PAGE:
How can we approach disruption like a Gen Y and Millennial Digital Natives?
Here’s a fact that frightens most of the Gen X’s and Boomers that I tell:
The oldest person in Gen Y is now aged 35.
These digital natives are not only in lower-middle management; their best and brightest are now the decision-makers in senior management. CEO of Facebook Mark Zuckerberg was only 23 when he made his first billion dollars.
Relative old-timers Perry Chen, Yancey Strickler and Charles Adler were in their early-30s when they founded Kickstarter. And 27-year-old Kayvon Beykpour just sold the Periscope streaming app to Twitter for US$120 million.
Are you feeling sick yet?
Or like me, thinking of the long, merry partying of your 20s could have been spent learning how to code, merge, or start up a business?
Gen Y’s are more mobile, and they embrace disruption because it’s ingrained into the way they’ve grown up. Evolution is in their DNA!
· Their value system is different to yours.
· They’re less attached to the big corporate organisations.
· They are far more motivated by organisations with good values and they want to do good in the world.
According to this great infographic on the work habits of Gen Y, their entire approach is different, every day:
· Gen Y’s work remotely
· No longer 9 to 5-ers, Gen Y’s work when and where they’re most productive
· Every task is automated and connected
· They think nothing of starting a new business (or businesses)
· And they don’t stick around too long in one job – 3 years is about the limit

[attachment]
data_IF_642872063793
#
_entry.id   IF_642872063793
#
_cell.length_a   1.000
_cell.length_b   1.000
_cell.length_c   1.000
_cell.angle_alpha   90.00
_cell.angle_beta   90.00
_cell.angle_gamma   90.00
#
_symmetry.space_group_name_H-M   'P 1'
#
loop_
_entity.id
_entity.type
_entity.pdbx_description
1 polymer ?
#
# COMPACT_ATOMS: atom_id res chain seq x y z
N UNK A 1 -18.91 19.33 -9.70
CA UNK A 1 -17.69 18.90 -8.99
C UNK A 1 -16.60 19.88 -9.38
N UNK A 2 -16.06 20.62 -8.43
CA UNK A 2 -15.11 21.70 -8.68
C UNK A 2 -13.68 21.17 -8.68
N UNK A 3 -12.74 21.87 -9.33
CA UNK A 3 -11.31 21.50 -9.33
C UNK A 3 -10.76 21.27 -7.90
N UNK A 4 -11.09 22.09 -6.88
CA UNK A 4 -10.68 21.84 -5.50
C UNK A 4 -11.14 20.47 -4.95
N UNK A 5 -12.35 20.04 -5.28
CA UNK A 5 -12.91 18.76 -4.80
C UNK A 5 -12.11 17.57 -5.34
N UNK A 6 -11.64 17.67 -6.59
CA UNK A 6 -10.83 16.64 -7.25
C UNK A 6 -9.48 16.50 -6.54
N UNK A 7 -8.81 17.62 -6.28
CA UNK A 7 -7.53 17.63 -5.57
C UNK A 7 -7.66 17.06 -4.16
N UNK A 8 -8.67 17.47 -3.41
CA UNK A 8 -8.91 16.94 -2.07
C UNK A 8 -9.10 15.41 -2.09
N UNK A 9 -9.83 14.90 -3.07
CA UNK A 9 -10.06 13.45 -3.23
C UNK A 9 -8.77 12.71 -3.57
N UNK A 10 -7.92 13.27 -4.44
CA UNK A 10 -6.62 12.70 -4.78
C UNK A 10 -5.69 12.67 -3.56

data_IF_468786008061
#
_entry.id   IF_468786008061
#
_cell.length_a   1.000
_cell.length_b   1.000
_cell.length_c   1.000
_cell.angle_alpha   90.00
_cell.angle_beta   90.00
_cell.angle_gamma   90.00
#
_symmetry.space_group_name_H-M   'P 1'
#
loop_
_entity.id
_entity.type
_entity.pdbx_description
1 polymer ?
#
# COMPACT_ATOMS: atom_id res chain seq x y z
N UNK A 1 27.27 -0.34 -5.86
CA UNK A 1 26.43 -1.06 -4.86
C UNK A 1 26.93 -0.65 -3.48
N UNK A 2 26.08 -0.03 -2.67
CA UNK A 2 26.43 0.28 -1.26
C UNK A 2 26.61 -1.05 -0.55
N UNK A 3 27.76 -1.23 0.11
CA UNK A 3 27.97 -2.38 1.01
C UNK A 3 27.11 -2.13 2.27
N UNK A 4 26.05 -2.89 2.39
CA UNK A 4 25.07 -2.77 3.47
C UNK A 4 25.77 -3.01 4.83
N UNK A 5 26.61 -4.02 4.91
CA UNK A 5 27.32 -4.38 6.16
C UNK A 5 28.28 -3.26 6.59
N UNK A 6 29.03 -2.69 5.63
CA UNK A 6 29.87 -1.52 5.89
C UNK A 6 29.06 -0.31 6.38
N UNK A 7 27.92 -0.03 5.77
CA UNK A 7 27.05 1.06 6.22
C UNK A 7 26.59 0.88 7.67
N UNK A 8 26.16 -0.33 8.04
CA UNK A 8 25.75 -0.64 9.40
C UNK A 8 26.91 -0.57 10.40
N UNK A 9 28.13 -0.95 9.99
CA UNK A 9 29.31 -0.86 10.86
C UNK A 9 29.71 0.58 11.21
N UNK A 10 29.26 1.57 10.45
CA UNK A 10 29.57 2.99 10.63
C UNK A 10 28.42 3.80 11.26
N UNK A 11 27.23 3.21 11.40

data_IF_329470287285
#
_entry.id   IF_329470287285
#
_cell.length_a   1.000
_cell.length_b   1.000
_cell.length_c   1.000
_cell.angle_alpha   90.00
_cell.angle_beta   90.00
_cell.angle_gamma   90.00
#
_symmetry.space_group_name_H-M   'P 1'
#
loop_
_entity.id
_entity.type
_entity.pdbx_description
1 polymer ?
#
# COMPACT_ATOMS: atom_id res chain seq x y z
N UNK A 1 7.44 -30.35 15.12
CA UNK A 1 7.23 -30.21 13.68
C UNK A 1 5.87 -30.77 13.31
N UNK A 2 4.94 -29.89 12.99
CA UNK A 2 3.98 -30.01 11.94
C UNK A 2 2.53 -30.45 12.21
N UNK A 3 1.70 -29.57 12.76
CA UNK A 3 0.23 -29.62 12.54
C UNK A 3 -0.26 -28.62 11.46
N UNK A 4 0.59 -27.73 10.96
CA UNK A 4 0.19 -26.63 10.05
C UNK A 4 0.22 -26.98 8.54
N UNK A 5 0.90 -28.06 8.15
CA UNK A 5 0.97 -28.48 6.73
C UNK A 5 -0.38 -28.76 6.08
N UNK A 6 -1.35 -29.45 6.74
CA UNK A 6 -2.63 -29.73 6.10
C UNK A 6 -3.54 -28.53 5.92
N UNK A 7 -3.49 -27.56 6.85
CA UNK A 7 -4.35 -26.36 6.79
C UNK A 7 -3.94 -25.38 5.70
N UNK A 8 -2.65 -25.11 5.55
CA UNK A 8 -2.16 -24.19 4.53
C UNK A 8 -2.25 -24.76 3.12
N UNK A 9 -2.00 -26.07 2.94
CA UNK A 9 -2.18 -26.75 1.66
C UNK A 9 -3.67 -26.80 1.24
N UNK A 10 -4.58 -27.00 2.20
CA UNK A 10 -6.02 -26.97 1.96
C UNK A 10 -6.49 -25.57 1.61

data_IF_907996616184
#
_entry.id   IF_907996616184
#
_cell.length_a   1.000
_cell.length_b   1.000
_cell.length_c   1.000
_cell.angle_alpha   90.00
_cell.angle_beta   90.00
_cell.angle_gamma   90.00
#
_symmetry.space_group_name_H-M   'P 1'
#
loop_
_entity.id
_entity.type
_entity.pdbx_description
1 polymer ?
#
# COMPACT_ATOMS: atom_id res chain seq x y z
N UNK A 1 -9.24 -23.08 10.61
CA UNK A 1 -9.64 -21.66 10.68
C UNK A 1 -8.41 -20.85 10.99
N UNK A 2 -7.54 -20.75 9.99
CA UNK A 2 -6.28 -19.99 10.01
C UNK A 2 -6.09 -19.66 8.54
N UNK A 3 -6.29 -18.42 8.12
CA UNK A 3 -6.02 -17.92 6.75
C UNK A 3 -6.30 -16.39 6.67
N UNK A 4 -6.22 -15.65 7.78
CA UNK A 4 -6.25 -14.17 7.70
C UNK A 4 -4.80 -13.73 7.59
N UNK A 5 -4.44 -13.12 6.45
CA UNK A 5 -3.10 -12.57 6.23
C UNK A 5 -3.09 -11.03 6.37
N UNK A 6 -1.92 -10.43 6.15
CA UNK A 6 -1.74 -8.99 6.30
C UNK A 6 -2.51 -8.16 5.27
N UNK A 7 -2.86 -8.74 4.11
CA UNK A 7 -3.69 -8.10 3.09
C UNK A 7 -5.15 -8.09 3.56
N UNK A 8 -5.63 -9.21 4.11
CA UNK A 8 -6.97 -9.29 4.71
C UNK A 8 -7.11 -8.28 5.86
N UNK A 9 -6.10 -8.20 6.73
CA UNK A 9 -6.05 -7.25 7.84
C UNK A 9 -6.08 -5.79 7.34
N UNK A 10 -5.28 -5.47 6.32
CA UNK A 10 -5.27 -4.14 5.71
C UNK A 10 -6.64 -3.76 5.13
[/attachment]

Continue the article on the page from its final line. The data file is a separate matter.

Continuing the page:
How can we innovate in this changing work climate?
Dana McCauley suggests that ‘reverse mentoring’ between Millennials and their older colleagues could be the perfect way to bring us up to speed in this new environment. Organisations like IBM and the Reserve Bank of Australia are encouraging older, more experienced staff to approach younger ones to take on the skills needed to tap into Millennials’ knowledge and expertise.
Management consultant Lizzie Allen says this is a vital defensive weapon: “A lot of global organisations are doing it, particularly those operating in a tech space and those that have undergone quite a transformation.”
So how will you adapt to people who think nothing of running part-time businesses on Instagram, who instigate ‘hackathons’ to disrupt technology just for fun, who will never buy a newspaper that’s made of paper?
What are your personal and business values?
How will you align with Gen Y?
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